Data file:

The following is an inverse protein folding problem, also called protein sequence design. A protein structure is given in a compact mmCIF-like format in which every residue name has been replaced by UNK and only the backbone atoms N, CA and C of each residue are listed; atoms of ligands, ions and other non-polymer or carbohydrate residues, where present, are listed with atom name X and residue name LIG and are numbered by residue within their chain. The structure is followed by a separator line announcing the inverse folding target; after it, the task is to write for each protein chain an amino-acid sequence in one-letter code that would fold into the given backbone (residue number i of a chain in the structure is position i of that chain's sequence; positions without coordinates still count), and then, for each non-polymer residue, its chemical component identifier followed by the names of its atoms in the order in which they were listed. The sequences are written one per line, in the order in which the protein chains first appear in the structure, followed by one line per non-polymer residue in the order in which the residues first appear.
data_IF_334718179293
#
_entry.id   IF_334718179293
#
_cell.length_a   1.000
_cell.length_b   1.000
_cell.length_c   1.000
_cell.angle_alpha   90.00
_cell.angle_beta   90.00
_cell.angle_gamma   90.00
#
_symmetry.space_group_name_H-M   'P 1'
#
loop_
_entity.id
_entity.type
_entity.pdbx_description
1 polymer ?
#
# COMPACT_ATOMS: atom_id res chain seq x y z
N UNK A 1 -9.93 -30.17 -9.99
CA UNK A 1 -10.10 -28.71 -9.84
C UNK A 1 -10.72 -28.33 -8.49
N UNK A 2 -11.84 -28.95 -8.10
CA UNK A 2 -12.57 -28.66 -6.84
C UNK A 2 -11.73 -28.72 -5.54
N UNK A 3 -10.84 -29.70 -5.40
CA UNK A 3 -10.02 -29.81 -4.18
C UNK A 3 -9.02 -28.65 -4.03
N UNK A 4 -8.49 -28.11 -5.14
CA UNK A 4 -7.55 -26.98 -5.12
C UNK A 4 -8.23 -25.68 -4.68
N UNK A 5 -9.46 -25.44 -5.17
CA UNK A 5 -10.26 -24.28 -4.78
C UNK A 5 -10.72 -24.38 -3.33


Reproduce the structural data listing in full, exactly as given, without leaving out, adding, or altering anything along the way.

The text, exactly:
The following is an inverse protein folding problem, also called protein sequence design. A protein structure is given in a compact mmCIF-like format in which every residue name has been replaced by UNK and only the backbone atoms N, CA and C of each residue are listed; atoms of ligands, ions and other non-polymer or carbohydrate residues, where present, are listed with atom name X and residue name LIG and are numbered by residue within their chain. The structure is followed by a separator line announcing the inverse folding target; after it, the task is to write for each protein chain an amino-acid sequence in one-letter code that would fold into the given backbone (residue number i of a chain in the structure is position i of that chain's sequence; positions without coordinates still count), and then, for each non-polymer residue, its chemical component identifier followed by the names of its atoms in the order in which they were listed. The sequences are written one per line, in the order in which the protein chains first appear in the structure, followed by one line per non-polymer residue in the order in which the residues first appear.
data_IF_334718179293
#
_entry.id   IF_334718179293
#
_cell.length_a   1.000
_cell.length_b   1.000
_cell.length_c   1.000
_cell.angle_alpha   90.00
_cell.angle_beta   90.00
_cell.angle_gamma   90.00
#
_symmetry.space_group_name_H-M   'P 1'
#
loop_
_entity.id
_entity.type
_entity.pdbx_description
1 polymer ?
#
# COMPACT_ATOMS: atom_id res chain seq x y z
N UNK A 1 -9.93 -30.17 -9.99
CA UNK A 1 -10.10 -28.71 -9.84
C UNK A 1 -10.72 -28.33 -8.49
N UNK A 2 -11.84 -28.95 -8.10
CA UNK A 2 -12.57 -28.66 -6.84
C UNK A 2 -11.73 -28.72 -5.54
N UNK A 3 -10.84 -29.70 -5.40
CA UNK A 3 -10.02 -29.81 -4.18
C UNK A 3 -9.02 -28.65 -4.03
N UNK A 4 -8.49 -28.11 -5.14
CA UNK A 4 -7.55 -26.98 -5.12
C UNK A 4 -8.23 -25.68 -4.68
N UNK A 5 -9.46 -25.44 -5.17
CA UNK A 5 -10.26 -24.28 -4.78
C UNK A 5 -10.72 -24.38 -3.33